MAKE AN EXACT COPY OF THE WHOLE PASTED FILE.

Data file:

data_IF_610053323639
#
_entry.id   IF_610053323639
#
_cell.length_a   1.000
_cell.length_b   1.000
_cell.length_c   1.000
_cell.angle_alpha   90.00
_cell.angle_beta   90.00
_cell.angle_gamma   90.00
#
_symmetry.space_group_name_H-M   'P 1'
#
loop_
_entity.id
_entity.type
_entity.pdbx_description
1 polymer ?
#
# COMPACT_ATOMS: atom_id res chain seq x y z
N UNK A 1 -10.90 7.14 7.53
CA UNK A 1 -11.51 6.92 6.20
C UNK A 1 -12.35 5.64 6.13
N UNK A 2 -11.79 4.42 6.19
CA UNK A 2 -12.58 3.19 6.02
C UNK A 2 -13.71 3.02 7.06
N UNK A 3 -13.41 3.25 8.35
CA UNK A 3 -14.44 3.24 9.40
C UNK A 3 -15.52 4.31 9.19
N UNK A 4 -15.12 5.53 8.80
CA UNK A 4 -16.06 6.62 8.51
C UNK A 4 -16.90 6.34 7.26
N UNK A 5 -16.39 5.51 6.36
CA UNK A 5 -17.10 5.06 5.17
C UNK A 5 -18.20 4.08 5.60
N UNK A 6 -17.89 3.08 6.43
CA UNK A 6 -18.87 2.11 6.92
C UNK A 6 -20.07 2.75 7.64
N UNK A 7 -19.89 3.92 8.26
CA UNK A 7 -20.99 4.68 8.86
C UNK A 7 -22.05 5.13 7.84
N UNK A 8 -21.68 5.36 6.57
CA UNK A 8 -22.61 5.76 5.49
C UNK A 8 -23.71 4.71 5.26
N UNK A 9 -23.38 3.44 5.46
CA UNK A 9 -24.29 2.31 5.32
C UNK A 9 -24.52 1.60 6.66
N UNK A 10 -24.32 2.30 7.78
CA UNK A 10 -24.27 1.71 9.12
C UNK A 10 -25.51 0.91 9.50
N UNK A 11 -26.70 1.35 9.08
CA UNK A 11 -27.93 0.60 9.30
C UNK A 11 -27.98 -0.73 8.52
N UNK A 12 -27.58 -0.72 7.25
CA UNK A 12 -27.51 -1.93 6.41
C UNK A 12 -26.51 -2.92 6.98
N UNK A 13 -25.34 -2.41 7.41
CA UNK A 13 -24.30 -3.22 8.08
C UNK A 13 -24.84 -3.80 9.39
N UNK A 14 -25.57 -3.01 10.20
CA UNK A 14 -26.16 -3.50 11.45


data_IF_610053323639
#
_entry.id   IF_610053323639
#
_cell.length_a   1.000
_cell.length_b   1.000
_cell.length_c   1.000
_cell.angle_alpha   90.00
_cell.angle_beta   90.00
_cell.angle_gamma   90.00
#
_symmetry.space_group_name_H-M   'P 1'
#
loop_
_entity.id
_entity.type
_entity.pdbx_description
1 polymer ?
#
# COMPACT_ATOMS: atom_id res chain seq x y z
N UNK A 1 -10.90 7.14 7.53
CA UNK A 1 -11.51 6.92 6.20
C UNK A 1 -12.35 5.64 6.13
N UNK A 2 -11.79 4.42 6.19
CA UNK A 2 -12.58 3.19 6.02
C UNK A 2 -13.71 3.02 7.06
N UNK A 3 -13.41 3.25 8.35
CA UNK A 3 -14.44 3.24 9.40
C UNK A 3 -15.52 4.31 9.19
N UNK A 4 -15.12 5.53 8.80
CA UNK A 4 -16.06 6.62 8.51
C UNK A 4 -16.90 6.34 7.26
N UNK A 5 -16.39 5.51 6.36
CA UNK A 5 -17.10 5.06 5.17
C UNK A 5 -18.20 4.08 5.60
N UNK A 6 -17.89 3.08 6.43
CA UNK A 6 -18.87 2.11 6.92
C UNK A 6 -20.07 2.75 7.64
N UNK A 7 -19.89 3.92 8.26
CA UNK A 7 -20.99 4.68 8.86
C UNK A 7 -22.05 5.13 7.84
N UNK A 8 -21.68 5.36 6.57
CA UNK A 8 -22.61 5.76 5.49
C UNK A 8 -23.71 4.71 5.26
N UNK A 9 -23.38 3.44 5.46
CA UNK A 9 -24.29 2.31 5.32
C UNK A 9 -24.52 1.60 6.66
N UNK A 10 -24.32 2.30 7.78
CA UNK A 10 -24.27 1.71 9.12
C UNK A 10 -25.51 0.91 9.50
N UNK A 11 -26.70 1.35 9.08
CA UNK A 11 -27.93 0.60 9.30
C UNK A 11 -27.98 -0.73 8.52
N UNK A 12 -27.58 -0.72 7.25
CA UNK A 12 -27.51 -1.93 6.41
C UNK A 12 -26.51 -2.92 6.98
N UNK A 13 -25.34 -2.41 7.41
CA UNK A 13 -24.30 -3.22 8.08
C UNK A 13 -24.84 -3.80 9.39
N UNK A 14 -25.57 -3.01 10.20
CA UNK A 14 -26.16 -3.50 11.45